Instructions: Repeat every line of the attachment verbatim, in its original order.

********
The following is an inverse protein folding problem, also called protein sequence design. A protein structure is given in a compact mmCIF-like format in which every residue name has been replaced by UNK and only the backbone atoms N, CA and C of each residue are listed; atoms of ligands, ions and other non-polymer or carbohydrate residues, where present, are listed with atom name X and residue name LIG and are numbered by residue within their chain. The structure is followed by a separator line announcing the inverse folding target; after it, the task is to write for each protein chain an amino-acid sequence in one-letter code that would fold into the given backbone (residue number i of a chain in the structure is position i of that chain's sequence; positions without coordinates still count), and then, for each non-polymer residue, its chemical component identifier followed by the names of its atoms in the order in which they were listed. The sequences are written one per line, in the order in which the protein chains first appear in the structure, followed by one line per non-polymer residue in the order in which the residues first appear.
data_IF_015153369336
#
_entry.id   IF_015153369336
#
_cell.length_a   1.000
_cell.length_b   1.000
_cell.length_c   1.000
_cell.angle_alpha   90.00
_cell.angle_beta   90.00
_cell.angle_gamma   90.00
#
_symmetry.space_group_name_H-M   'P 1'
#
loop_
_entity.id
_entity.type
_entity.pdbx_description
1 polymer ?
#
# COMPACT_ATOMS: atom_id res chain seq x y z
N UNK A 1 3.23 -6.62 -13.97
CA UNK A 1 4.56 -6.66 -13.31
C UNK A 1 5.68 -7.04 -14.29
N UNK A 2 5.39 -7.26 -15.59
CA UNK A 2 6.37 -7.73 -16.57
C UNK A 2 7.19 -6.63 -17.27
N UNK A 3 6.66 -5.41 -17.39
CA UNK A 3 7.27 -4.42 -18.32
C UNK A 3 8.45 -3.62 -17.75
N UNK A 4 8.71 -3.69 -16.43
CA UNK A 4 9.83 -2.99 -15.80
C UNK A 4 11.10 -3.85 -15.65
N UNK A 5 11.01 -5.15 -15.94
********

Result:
The following is an inverse protein folding problem, also called protein sequence design. A protein structure is given in a compact mmCIF-like format in which every residue name has been replaced by UNK and only the backbone atoms N, CA and C of each residue are listed; atoms of ligands, ions and other non-polymer or carbohydrate residues, where present, are listed with atom name X and residue name LIG and are numbered by residue within their chain. The structure is followed by a separator line announcing the inverse folding target; after it, the task is to write for each protein chain an amino-acid sequence in one-letter code that would fold into the given backbone (residue number i of a chain in the structure is position i of that chain's sequence; positions without coordinates still count), and then, for each non-polymer residue, its chemical component identifier followed by the names of its atoms in the order in which they were listed. The sequences are written one per line, in the order in which the protein chains first appear in the structure, followed by one line per non-polymer residue in the order in which the residues first appear.
data_IF_015153369336
#
_entry.id   IF_015153369336
#
_cell.length_a   1.000
_cell.length_b   1.000
_cell.length_c   1.000
_cell.angle_alpha   90.00
_cell.angle_beta   90.00
_cell.angle_gamma   90.00
#
_symmetry.space_group_name_H-M   'P 1'
#
loop_
_entity.id
_entity.type
_entity.pdbx_description
1 polymer ?
#
# COMPACT_ATOMS: atom_id res chain seq x y z
N UNK A 1 3.23 -6.62 -13.97
CA UNK A 1 4.56 -6.66 -13.31
C UNK A 1 5.68 -7.04 -14.29
N UNK A 2 5.39 -7.26 -15.59
CA UNK A 2 6.37 -7.73 -16.57
C UNK A 2 7.19 -6.63 -17.27
N UNK A 3 6.66 -5.41 -17.39
CA UNK A 3 7.27 -4.42 -18.32
C UNK A 3 8.45 -3.62 -17.75
N UNK A 4 8.71 -3.69 -16.43
CA UNK A 4 9.83 -2.99 -15.80
C UNK A 4 11.10 -3.85 -15.65
N UNK A 5 11.01 -5.15 -15.94